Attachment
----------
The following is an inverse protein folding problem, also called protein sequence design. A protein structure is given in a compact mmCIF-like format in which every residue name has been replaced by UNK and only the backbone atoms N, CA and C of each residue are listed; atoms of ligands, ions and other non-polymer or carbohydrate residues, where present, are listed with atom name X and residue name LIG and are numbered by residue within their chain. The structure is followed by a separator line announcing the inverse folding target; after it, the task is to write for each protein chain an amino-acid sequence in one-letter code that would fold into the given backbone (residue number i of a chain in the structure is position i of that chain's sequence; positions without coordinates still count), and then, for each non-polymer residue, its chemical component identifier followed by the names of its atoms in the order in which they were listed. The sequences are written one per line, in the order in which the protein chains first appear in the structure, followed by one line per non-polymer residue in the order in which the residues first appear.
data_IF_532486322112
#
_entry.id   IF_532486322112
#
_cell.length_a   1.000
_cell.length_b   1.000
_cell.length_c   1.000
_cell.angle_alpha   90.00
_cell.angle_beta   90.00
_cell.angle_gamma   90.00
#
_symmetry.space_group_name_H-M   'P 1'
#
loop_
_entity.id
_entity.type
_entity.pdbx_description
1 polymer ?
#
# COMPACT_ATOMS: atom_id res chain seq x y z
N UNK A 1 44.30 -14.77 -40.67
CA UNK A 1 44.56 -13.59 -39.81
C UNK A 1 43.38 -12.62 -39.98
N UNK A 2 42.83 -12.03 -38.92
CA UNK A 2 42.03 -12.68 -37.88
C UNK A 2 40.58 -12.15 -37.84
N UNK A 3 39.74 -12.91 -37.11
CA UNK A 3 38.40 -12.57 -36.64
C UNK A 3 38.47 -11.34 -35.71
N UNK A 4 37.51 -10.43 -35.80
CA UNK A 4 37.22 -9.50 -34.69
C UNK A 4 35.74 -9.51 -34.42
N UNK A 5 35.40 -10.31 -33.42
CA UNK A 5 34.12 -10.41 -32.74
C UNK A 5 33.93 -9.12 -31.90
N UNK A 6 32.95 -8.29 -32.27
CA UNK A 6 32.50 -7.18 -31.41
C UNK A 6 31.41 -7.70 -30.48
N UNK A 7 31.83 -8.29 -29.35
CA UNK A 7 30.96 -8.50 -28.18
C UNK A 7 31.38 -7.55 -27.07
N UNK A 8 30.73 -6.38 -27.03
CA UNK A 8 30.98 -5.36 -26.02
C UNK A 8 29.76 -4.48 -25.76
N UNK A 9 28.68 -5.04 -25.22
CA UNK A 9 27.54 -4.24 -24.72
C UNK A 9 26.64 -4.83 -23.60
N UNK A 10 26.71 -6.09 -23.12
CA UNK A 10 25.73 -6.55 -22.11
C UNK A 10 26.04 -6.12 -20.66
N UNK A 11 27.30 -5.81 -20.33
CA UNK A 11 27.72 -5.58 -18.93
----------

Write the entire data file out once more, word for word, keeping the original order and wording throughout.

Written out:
The following is an inverse protein folding problem, also called protein sequence design. A protein structure is given in a compact mmCIF-like format in which every residue name has been replaced by UNK and only the backbone atoms N, CA and C of each residue are listed; atoms of ligands, ions and other non-polymer or carbohydrate residues, where present, are listed with atom name X and residue name LIG and are numbered by residue within their chain. The structure is followed by a separator line announcing the inverse folding target; after it, the task is to write for each protein chain an amino-acid sequence in one-letter code that would fold into the given backbone (residue number i of a chain in the structure is position i of that chain's sequence; positions without coordinates still count), and then, for each non-polymer residue, its chemical component identifier followed by the names of its atoms in the order in which they were listed. The sequences are written one per line, in the order in which the protein chains first appear in the structure, followed by one line per non-polymer residue in the order in which the residues first appear.
data_IF_532486322112
#
_entry.id   IF_532486322112
#
_cell.length_a   1.000
_cell.length_b   1.000
_cell.length_c   1.000
_cell.angle_alpha   90.00
_cell.angle_beta   90.00
_cell.angle_gamma   90.00
#
_symmetry.space_group_name_H-M   'P 1'
#
loop_
_entity.id
_entity.type
_entity.pdbx_description
1 polymer ?
#
# COMPACT_ATOMS: atom_id res chain seq x y z
N UNK A 1 44.30 -14.77 -40.67
CA UNK A 1 44.56 -13.59 -39.81
C UNK A 1 43.38 -12.62 -39.98
N UNK A 2 42.83 -12.03 -38.92
CA UNK A 2 42.03 -12.68 -37.88
C UNK A 2 40.58 -12.15 -37.84
N UNK A 3 39.74 -12.91 -37.11
CA UNK A 3 38.40 -12.57 -36.64
C UNK A 3 38.47 -11.34 -35.71
N UNK A 4 37.51 -10.43 -35.80
CA UNK A 4 37.22 -9.50 -34.69
C UNK A 4 35.74 -9.51 -34.42
N UNK A 5 35.40 -10.31 -33.42
CA UNK A 5 34.12 -10.41 -32.74
C UNK A 5 33.93 -9.12 -31.90
N UNK A 6 32.95 -8.29 -32.27
CA UNK A 6 32.50 -7.18 -31.41
C UNK A 6 31.41 -7.70 -30.48
N UNK A 7 31.83 -8.29 -29.35
CA UNK A 7 30.96 -8.50 -28.18
C UNK A 7 31.38 -7.55 -27.07
N UNK A 8 30.73 -6.38 -27.03
CA UNK A 8 30.98 -5.36 -26.02
C UNK A 8 29.76 -4.48 -25.76
N UNK A 9 28.68 -5.04 -25.22
CA UNK A 9 27.54 -4.24 -24.72
C UNK A 9 26.64 -4.83 -23.60
N UNK A 10 26.71 -6.09 -23.12
CA UNK A 10 25.73 -6.55 -22.11
C UNK A 10 26.04 -6.12 -20.66
N UNK A 11 27.30 -5.81 -20.33
CA UNK A 11 27.72 -5.58 -18.93